The Liberals have a responsibility to ensure that climate targets are met, including the ones where cutting emissions by 40% by 2030 and achieving net zero by 2050. They should keep our air, water, and land clean where they can impose strict restrictions on who gets to access these areas in our country. They must electrify our transportation methods as well as make our cities less dependent on fossil fuels for functioning. Furthermore, they should restore our deforested environments and protect the habits and animals that we have left.


The world faces a global housing crisis, not just Canada. Housing shortages and homelessness are global phenomena. And unfortunately, rather than considering housing as a fundamental need that all humans require, we instead consider housing to be an investment. The logic is absurd, housing—that is shelter that people need to live—is considered to be an appreciating asset in our current economic system. We don’t home people based on their needs, we consider homes to be an asset to owners and tenants. Housing is just another aspect of our society that is a commodity rather than considered to be a fundamental need.

Assuming we want to stay on this track of promoting homeownership, it’s not a surprise to anyone that housing is becoming increasingly unaffordable for those who don’t already own houses. Young people and low-income Canadians are the most affected by a lack of homeownership. I, much like many others, have experienced feelings of jealousy when I see other families purchases a home with equity they already own from when home prices were more reasonable. Thereby making hundreds of thousands, sometimes millions during the process of selling and purchasing. And as much as having a lot of equity funds is nice, it’s important to have the interests of the entire society. The concept of owning a home in itself is already a selfish idea that has further been clouded as people know they can make a butt load of money in this market.

Rather than allocating homes based on need as well as for social progress. Homes are built, owned, and sold for profit. Why can’t homes be treated as a utility, or better yet, a public service? Surely most Canadians would agree that a home is a necessity to live in any society. If that’s the case, then why can’t this premise be used to form public outcomes that provide service to all? The answer is simple, there are excessively many middlemen in the process of constructing (both physically and legally) a home that has an interest in profiting.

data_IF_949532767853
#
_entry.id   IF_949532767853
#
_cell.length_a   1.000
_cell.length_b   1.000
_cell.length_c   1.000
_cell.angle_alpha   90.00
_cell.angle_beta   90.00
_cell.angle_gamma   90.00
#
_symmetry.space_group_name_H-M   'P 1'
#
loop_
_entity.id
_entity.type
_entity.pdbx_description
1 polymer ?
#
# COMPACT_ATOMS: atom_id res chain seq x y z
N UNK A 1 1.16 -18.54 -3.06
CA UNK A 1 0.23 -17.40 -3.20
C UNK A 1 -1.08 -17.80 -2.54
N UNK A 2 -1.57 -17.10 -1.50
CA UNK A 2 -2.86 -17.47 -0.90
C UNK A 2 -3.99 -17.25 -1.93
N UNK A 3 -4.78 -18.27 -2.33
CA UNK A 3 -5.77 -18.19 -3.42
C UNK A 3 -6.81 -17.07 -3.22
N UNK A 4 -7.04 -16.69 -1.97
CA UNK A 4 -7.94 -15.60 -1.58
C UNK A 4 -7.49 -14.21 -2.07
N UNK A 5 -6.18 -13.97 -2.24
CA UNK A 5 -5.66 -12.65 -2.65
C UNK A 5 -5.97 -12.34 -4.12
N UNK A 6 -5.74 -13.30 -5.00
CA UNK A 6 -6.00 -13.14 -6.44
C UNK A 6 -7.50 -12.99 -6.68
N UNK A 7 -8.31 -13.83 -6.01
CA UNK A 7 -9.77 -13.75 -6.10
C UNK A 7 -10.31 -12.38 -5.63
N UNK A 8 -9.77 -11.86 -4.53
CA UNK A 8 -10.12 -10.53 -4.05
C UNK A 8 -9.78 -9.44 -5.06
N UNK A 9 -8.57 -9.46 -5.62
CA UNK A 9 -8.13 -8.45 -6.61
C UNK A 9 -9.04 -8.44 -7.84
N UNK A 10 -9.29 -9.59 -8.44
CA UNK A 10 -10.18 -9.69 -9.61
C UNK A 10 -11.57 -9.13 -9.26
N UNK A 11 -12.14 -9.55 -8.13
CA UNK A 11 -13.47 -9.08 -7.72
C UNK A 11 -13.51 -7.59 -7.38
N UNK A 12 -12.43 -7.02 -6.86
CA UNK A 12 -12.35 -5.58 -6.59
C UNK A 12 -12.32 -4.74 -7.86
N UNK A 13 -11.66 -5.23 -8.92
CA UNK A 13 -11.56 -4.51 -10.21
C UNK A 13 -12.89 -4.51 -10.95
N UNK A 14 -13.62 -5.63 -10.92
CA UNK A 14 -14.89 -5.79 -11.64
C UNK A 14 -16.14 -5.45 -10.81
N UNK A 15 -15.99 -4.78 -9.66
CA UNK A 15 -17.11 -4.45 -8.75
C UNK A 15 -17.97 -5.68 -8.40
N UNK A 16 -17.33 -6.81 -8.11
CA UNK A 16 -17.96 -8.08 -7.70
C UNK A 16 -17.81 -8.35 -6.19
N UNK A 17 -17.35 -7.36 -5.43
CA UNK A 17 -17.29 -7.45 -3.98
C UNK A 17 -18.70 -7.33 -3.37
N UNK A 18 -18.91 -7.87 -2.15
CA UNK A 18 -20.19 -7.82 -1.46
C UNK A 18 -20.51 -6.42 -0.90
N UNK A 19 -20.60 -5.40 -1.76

To wrap this back to the Liberals, the Liberals aren’t going to do anything notable regarding housing. No party in this country has an interest in doing so because the vast majority of Canadians (70%) are homeowners. Canada has among the highest homeownership rates in the world, any establishment federal party—be it Liberal or Conservative—will not touch the issue otherwise risking the 70% of Canadians enjoying the rise in their equity to vote against the party that wishes to do so. Some initiatives like the ‘Rapid Housing Initiative’ that has built some 10,000 permanent affordable units for vulnerable Canadians across the country need to be replicated at a wider and deeper level. The number of affordable units built needs to be in the hundreds of thousands per year and has to be built in targeted locations to pressure down the prices of neighbouring homes. 

Just to give scale as to how many homes we need to build, the housing task force in Ontario has stated that their 55 recommendations will enable the construction of 1.5 million homes over the next 10 years that will “end the province’s housing crisis”. Since Ontario represents about 40% of Canada’s population, doing a little math will give approximately 2.4 million new homes having to be built over the next ten years for the housing crisis to be addressed (obviously the math is more complicated, I’m just giving a general statistic using what’s available in Ontario).


Now should the Liberal Party be worried? If they keep ignoring the problems that Canadians care about, then perhaps they should reevaluate their priorities and implement policies based on what Canadians are increasingly caring about. Address the major issues in this country, and I bet you that the Liberals can get elected once again. It’s just a matter of getting tangible policies done that benefits Canadians: e.g., healthcare investments, pharmacies, environmental investments, housing initiatives, and addressing the cost of living. If some of these big-ticket items are checked off by the Liberals by the end of 2025, then I see no reason as to why they wouldn’t win again.